Christian schools in Israel that say they face financial collapse over the state’s failure to make good on a funding pledge could be saved by the intervention of Social Equality Minister Gila Gamliel, The Times of Israel has learned.
The network of 47 schools, which are almost all Catholic and cater to some 33,000 mostly Muslim children, took strike action at the start of the current school year last September over budget cuts that officials said amounted to hundreds of millions of shekels. And now the massive grant promised by the Education Ministry in order to end the strike is three months overdue.
The pope himself took note of the row, raising it with President Reuven Rivlin when he visited the Vatican last September.
The strike ended when the Education Ministry agreed to pay a one-time allowance of NIS 50 million (approximately $12 million) to the school system, which is considered “unofficial but recognized,” and agreed to form a committee to explore long-term solutions to the budgetary crisis. That panel became known as the Shoshani Committee.
Army Radio reported Wednesday that the Education Ministry is currently considering the findings of the Shoshani Committee, which recommended folding the Christian network into Israel’s public school system. Such a move would allow the schools to be completely funded by the government, while also keeping their unique religious character.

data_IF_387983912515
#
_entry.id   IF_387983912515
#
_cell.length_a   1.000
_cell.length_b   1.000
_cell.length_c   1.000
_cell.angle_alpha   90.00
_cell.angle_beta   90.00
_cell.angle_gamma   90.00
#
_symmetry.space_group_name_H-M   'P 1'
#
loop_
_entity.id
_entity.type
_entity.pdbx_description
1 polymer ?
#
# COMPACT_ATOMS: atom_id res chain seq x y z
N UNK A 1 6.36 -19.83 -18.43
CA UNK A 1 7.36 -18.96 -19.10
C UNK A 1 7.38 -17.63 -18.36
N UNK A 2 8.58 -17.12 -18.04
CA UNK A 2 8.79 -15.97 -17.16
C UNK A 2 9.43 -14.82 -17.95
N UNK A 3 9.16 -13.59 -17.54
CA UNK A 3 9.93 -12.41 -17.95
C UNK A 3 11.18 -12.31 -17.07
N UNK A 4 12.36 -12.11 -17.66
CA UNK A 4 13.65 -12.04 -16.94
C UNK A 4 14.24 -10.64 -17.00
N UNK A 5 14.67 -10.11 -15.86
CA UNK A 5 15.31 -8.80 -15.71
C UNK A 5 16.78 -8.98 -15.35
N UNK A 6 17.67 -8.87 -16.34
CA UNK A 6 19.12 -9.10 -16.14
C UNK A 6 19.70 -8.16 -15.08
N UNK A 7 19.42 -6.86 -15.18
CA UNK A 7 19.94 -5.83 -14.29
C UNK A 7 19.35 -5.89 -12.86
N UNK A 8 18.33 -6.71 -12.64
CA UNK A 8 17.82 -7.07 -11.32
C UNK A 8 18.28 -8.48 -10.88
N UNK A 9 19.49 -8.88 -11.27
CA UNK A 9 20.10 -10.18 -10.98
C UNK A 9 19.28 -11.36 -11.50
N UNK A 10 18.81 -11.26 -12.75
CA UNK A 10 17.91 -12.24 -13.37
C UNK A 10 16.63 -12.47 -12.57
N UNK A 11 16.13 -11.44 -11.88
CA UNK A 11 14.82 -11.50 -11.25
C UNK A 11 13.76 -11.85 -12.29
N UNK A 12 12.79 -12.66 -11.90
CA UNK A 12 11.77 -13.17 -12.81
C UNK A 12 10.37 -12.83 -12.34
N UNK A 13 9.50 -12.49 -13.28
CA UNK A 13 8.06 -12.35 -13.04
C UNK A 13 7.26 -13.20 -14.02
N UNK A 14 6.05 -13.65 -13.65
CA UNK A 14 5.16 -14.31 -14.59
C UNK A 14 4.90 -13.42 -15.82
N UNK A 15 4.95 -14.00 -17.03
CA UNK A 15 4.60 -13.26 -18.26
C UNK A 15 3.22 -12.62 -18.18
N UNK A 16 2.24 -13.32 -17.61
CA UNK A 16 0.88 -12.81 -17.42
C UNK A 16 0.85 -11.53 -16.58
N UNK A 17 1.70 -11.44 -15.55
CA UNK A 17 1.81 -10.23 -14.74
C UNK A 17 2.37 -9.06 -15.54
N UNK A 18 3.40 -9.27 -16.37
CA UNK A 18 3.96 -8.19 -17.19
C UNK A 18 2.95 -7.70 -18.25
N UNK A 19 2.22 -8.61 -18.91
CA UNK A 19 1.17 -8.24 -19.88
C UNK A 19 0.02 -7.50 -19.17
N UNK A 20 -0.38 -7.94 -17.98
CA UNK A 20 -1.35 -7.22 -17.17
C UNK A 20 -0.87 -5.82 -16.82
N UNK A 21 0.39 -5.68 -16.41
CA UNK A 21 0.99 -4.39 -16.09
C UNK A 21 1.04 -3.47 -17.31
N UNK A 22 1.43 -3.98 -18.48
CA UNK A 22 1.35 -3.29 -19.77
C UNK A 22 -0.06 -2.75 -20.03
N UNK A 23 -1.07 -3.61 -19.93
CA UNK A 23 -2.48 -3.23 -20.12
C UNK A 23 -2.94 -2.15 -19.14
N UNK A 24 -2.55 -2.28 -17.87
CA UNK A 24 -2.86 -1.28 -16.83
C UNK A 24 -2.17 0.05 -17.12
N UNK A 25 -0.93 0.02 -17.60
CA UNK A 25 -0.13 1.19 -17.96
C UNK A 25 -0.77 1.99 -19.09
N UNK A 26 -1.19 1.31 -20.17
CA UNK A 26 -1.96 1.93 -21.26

Under the original deal struck a year ago, the Education Ministry was supposed to transfer the NIS 50 million to the Social Equality Ministry, which would then ensure it was disbursed to the various schools in the network.
But a government official also told The Times of Israel that despite the pledge, the Education Ministry is now declining to hand over the grant on the grounds that the schools are unrecognized institutions that fall outside of their purview.
Social Equality Ministry spokesman Tal Nahum said that Minister Gila Gamliel (Likud) decided to take matters into her own hands.
The Social Equality Ministry will soon allow institutions that meet certain requirements to request grant money from the government. The Christian schools will be able to claim the entire NIS 50 million through this system.
“This is just another way to help the schools,” said Nahum, who noted the NIS 50 million had already been earmarked. “No one is reinventing the wheel,” he added.
Nahum said Gamliel, who had mediated during the strike last year, is stepping in because she believes the schools “deserve this money.”
The Times of Israel has not received a response from either the education or finance ministries as to why the money was not allocated to the schools.